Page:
On average, about 20% of the authors that get published on that site are female. That is not an okay number. I’ve brought it up with them before and have never gotten a sufficient answer. To me as a writer it is demoralizing because I don’t know if they rejected the piece because they didn’t like it or because they prefer to publish men–they’d never cop to that, but the evidence does indicate a bias that they don’t seem interested in addressing.
But this isn’t about me and it isn’t just about them. The problem is pervasive in progressive media, some are taking steps to address it, some aren’t, but the problem persists and sorry, it isn’t really progressive if it is sexist. So here is the challenge:
During the celebration of Women’s History Month in March, give women the column inches. Deliberately turn the tables and turn over the majority of your space to women. Try it for a day on March 1. If the world as we know it doesn’t come to an end and there isn’t a mass emasculation of men, try it for another day–still there? Keep it up for the month and then resolve to once and for all do what it takes to reach gender parity because your current policies that leave out women’s voices are demoralizing and damaging and misogynist and it is way past time to get beyond that paradigm.
In the meantime, suspecting that there is a snowball’s chance in hell that this challenge will be heeded, I will continue to produce and support women-informed media because without it, our voices are inadequately heard.
Just as I finished writing the above came news that the Media Equity Collaborative has received a major gift that will be a significant boost for feminist media:
FOR IMMEDIATE RELEASE
Anonymous Donor Steps Forward To Advance Feminist Media and Deepen Its Public Reach
Valentine’s Day, February 14 —
Media Equity Collaborative has a secret admirer. An anonymous donor has contributed $20,000 toward the research, development and outreach of this new initiative. Media Equity Collaborative emerged in 2007 to broaden the support for the over 350 feminist gender justice media organizations, outlets and projects that provide the primary public platform for feminist voices, gendered thinking and advancement of womanist ideas.
Excited by this affirmation of their work directors of Media Equity have mapped out an ambitious plan of action over the course of the next six months as they continue to seek additional support. Completion of a Theory of Change on gender justice media will strengthen the perception and depth of the necessity of gendered centered media. Stepped up outreach via groups like the National Council of Women’s Organizations will serve to heighten awareness about the critical role of using women’s media outlets in spreading the messages of hundreds of feminist service organizations. Media Equity will craft a pilot to serve as a bridge with a core of feminist media outlets and a specified group in the larger women’s movement to deepen the dynamics of a national public relations campaign.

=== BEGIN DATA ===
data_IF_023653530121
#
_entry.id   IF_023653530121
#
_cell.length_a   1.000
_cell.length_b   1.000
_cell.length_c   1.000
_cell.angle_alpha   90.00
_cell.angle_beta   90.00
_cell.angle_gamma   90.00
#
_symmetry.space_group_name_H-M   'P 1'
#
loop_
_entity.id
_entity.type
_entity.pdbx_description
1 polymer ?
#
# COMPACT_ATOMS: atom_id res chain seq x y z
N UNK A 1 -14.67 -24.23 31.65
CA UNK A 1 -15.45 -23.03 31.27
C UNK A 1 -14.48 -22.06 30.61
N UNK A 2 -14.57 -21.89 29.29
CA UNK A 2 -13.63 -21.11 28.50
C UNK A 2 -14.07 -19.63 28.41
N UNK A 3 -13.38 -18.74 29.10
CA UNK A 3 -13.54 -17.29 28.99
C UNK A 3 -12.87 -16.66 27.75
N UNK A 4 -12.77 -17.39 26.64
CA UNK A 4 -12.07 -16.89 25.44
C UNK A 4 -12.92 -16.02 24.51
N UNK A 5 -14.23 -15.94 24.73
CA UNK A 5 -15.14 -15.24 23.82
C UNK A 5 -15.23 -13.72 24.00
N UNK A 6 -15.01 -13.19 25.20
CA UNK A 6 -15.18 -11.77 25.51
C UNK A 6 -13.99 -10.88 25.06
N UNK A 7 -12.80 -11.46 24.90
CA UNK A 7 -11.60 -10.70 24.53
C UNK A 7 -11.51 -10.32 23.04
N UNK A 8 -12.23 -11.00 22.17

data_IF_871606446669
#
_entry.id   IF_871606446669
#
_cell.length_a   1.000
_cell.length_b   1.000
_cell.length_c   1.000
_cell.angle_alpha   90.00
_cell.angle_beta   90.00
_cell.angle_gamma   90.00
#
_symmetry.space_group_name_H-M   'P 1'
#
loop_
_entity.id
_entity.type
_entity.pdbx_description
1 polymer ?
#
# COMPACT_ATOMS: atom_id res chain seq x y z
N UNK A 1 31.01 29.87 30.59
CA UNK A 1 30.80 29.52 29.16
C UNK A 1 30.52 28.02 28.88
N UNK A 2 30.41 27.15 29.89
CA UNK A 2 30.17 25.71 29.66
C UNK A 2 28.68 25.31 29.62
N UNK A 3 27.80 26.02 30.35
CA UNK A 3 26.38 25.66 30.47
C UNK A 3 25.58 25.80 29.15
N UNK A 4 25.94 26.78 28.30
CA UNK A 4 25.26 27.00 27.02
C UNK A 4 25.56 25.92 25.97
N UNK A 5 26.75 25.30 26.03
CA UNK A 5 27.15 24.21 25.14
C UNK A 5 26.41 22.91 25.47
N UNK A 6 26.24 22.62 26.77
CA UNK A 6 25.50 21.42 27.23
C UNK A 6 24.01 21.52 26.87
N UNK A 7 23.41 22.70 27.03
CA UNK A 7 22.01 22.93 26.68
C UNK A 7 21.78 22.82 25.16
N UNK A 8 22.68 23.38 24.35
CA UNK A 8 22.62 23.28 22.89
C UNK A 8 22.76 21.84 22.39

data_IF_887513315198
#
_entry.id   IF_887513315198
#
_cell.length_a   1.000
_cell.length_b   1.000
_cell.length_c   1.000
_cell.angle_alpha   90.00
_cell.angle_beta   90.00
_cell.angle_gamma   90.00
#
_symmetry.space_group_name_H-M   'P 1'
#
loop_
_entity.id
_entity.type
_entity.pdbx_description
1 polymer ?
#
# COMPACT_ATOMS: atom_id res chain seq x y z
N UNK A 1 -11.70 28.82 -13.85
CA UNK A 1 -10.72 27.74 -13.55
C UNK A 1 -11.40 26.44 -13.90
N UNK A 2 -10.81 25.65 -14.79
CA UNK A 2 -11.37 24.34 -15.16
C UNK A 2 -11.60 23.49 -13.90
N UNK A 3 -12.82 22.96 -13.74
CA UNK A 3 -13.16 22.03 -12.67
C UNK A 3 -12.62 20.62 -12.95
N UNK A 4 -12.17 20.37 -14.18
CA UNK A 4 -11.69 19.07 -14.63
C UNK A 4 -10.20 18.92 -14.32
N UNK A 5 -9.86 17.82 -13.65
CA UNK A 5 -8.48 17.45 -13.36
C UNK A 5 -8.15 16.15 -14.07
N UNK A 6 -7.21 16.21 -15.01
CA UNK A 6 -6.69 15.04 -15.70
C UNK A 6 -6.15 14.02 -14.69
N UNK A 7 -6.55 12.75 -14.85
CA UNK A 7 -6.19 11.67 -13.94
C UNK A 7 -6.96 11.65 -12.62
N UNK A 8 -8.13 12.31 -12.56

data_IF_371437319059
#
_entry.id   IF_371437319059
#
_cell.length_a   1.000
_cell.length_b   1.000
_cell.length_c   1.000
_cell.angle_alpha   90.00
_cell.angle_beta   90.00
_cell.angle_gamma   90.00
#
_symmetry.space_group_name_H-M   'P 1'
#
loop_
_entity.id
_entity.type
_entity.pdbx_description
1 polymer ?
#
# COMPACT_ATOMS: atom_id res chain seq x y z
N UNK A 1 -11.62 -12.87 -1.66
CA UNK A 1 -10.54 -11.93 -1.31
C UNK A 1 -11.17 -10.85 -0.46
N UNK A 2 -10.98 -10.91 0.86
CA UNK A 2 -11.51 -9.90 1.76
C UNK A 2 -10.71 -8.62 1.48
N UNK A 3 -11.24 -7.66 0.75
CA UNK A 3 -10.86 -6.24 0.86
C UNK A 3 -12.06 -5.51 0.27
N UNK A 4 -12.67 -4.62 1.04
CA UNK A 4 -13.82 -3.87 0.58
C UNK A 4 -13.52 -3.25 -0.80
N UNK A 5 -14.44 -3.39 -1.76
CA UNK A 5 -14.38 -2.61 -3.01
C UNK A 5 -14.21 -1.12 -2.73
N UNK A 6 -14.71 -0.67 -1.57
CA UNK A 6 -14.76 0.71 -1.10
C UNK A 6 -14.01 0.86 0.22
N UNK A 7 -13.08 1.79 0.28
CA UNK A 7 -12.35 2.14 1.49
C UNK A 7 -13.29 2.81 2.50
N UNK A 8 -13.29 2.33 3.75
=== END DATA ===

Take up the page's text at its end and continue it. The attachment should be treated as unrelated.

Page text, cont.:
Further, Media Equity will commit a portion of the funds to regrant efforts in the field. The fledgling initiative hopes to double this proportion of support to the field by creating a match through some on-line funding vehicle.
To both strengthen the reach and transfer knowledge and leadership to younger women, Shireen Mitchell, founder and executive director of Digital Sisters, based in Washington DC, and a long time Girl Geek, will take on a larger role. She joins Ariel Dougherty, initiator of Media Equity, to enhance the ability of this practitioner lead fund to play a critical evolutionary role in reaffirming feminist gendered creative space that is essential to fundamental transformation in the lives of all people, not solely women.
Media Equity Collaborative is a sponsored project of International Media Project, where Executive Director Lisa Rudman of National Radio Project (producer of Making Contact) also serves to guide this initiative. In 2008 Media Equity was awarded a $30,000 grant from Social Science Research Council (regrant funds of Ford Foundation) to do a survey of the field, examine sustainable funding models and hold a meeting of the field. Inspired Legacies under leadership of Tracy Gary and Media Equity have partnered to encourage donors to support the building of the gendered media public sphere.
Congrats to Ariel, Shireen, Lisa and all–this is huge and must needed!